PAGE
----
You’ve heard that “talks” broke down last night between investors and “the administration,” forcing Chrysler to file Chapter 11. The breakdown came as a small groups of investors refused to accept the “loan reduction proposals” offered by “the administration.”
Obama harshly criticized the holdouts: “I don’t stand with those who held out when everyone else is making sacrifices….”
God forbid anyone oppose Die Fuhrer!
The groups, however, about 30% of stakeholders, claim the administration systematically excluded them from negotiations with the four big banks (all bailout recipients) who hold the other 70%. Thus they had no voice in the alleged proposal. And mind you the “proposal” called for these guys to take up to an 85% loss on their investments. This is more than a “haircut,” this is getting your head chopped off at the knees. So these investors have decided to take their chances in bankruptcy court.
Court may be the proper place to handle it all. By condmening those who wish to take their legal chances, Obama is essentially saying he won’t stand with those who want to enforce contracts. He apparently doesn’t believe in the rule of law. Instead, he tries to spin the rhetoric, calling the holdouts’ counter-offer “an unjustified taxpayer-funded bailout.”
What?!? Since when has the Bailout-King objected to tax-payer funded bailouts? Apparently since they go against his wishes. That’s when they become “unjustified.” Apparently, he’s the Justifier. $1.6 Trillion deficit to fund liberal pet projects? No problem. When investors request a mere $250 million more than offered? “How dare these ‘Vultures’ not take our offer!”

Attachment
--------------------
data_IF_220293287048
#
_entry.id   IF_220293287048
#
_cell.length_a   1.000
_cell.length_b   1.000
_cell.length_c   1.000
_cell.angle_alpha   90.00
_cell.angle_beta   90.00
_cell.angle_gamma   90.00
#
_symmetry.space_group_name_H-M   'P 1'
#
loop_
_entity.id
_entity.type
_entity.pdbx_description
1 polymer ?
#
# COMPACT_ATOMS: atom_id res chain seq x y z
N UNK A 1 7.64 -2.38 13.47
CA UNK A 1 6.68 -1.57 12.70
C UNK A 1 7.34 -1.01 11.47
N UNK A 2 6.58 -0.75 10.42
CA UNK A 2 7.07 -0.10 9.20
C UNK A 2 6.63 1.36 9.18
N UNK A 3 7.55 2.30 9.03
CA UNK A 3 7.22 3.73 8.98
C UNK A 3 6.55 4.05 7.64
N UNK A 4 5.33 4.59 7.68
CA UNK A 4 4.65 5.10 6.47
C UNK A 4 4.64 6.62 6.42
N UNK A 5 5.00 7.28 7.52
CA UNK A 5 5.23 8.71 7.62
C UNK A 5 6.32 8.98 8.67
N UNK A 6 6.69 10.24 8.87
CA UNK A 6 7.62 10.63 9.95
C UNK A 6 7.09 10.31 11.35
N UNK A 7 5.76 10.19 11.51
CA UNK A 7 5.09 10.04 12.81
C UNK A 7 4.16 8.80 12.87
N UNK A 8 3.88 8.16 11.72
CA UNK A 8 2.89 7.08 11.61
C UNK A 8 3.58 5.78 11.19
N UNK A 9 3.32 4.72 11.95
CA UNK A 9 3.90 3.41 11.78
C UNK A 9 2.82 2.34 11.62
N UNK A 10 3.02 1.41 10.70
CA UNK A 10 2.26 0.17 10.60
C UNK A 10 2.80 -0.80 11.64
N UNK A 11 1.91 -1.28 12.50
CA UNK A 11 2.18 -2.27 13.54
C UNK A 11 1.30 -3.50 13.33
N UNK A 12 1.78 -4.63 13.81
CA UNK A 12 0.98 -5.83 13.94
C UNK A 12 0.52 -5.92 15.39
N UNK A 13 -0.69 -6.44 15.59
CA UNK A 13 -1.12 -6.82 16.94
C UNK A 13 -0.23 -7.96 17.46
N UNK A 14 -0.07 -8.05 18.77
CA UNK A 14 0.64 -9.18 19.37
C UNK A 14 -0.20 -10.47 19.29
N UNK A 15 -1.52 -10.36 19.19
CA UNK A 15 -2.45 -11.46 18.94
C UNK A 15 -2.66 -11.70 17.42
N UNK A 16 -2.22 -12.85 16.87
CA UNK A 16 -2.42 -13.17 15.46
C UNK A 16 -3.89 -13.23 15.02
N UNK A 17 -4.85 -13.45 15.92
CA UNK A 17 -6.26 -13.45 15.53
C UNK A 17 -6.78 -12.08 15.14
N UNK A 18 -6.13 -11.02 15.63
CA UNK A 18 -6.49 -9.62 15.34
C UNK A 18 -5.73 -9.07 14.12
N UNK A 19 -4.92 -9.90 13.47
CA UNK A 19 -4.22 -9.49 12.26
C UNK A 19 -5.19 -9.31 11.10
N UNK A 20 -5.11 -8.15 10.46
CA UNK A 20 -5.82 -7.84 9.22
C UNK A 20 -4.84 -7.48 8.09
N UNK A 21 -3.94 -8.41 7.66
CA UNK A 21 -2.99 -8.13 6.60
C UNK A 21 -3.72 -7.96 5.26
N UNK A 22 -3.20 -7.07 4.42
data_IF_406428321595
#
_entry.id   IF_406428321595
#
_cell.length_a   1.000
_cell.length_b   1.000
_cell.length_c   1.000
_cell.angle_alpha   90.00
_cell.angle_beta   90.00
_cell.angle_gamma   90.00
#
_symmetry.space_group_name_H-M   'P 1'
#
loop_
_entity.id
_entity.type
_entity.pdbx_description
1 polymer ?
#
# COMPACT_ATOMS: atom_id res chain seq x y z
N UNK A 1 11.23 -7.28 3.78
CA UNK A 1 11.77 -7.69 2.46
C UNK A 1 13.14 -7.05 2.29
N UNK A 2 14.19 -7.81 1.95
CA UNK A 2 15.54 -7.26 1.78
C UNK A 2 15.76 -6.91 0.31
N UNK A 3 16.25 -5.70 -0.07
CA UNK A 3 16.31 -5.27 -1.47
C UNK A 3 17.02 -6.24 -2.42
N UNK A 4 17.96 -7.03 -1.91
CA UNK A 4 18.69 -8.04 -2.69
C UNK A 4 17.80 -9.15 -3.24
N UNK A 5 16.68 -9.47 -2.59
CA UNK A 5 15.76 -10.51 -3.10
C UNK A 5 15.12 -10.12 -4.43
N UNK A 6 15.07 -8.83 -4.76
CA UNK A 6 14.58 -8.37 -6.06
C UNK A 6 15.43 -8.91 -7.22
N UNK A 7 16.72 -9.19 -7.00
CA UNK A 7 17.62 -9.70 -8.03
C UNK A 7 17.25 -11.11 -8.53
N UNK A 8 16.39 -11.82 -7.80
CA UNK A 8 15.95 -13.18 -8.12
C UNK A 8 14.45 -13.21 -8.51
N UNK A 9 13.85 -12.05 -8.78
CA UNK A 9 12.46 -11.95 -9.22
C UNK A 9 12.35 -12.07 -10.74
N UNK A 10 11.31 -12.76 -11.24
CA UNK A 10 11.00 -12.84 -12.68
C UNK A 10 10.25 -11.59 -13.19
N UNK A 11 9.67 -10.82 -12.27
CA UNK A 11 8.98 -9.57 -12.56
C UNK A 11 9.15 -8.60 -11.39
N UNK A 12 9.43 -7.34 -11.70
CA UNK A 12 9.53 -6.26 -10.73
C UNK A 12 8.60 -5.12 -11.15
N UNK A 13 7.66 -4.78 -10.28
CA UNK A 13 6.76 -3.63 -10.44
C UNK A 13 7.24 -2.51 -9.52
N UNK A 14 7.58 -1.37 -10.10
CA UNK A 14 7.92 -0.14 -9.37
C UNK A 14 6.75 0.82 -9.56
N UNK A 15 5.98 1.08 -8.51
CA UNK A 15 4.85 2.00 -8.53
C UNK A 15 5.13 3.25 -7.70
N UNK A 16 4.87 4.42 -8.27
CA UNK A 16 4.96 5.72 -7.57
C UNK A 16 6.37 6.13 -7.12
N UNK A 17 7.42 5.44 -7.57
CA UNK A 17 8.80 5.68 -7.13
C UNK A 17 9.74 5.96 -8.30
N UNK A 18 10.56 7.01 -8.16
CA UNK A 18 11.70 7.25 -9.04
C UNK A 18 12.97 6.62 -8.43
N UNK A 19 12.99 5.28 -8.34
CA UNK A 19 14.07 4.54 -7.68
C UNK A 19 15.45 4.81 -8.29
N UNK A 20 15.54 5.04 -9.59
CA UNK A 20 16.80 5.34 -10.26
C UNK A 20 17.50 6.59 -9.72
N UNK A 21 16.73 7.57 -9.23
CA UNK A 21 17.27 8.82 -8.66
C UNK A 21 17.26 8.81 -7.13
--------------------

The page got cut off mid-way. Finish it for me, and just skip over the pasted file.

I wonder what happens when the public hysteriocracy no longer irrationally condemns whoever Obama points at. Will he soon begin to feel the pinch of hypocrisy when the mindset of “Bailout Nation” he has created becomes the status quo, and creatures from all corners come crawling to Pharoah for their grain. Will he see that tyranny has unfolded? Or will he just enjoy it?
Granted, if whatever returns these investors were to have gotten were to have come from Treasury, then true, the bailout is unjustified. But this is because all tax-payer funded bailouts are unjustified. If the court really enforced contracts like they should, these investors would take their scalping and move one. But so would the Banks, the US Treasury, the Fed, and every other immoral institution that leans on the crutch of bailouts.
In retrospect, Chrysler was dependent upon a deal with Italian auto-maker Fiat in order to save their hide. Well, what could be more fitting than bailing out failing businesses with fiat—fiat money that is. The old joke was that “F-I-A-T” stands for “Fix It Again Tony.” With a little stretch we can say “Fix It Again Tim,” every time Geithner runs back to the Fed for more.